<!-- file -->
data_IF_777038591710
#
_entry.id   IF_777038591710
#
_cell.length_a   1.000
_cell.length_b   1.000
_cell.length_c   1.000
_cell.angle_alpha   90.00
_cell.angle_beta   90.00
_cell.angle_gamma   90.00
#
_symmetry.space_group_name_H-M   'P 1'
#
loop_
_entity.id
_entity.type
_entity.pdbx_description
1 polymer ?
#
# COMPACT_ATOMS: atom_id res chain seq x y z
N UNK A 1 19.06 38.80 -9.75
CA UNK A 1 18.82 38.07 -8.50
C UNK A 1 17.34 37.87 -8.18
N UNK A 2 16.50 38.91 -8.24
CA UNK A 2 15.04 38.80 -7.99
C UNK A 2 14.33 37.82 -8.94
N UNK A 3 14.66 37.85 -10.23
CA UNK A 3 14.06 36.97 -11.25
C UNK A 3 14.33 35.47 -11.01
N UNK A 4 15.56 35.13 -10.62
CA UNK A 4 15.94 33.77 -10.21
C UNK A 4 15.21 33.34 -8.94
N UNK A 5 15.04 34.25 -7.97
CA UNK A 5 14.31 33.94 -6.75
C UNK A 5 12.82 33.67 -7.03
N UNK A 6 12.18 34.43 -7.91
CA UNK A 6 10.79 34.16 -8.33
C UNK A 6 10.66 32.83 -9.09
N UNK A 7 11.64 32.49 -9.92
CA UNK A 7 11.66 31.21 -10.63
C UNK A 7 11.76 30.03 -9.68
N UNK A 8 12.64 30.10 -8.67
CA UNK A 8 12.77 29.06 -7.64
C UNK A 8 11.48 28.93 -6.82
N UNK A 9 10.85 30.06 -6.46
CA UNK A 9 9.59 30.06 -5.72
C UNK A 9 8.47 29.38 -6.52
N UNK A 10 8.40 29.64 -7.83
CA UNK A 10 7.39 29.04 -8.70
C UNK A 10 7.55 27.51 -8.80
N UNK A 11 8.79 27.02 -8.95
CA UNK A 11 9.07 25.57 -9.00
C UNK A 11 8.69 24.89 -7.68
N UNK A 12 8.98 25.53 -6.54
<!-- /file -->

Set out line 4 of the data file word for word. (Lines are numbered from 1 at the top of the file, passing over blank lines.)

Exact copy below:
#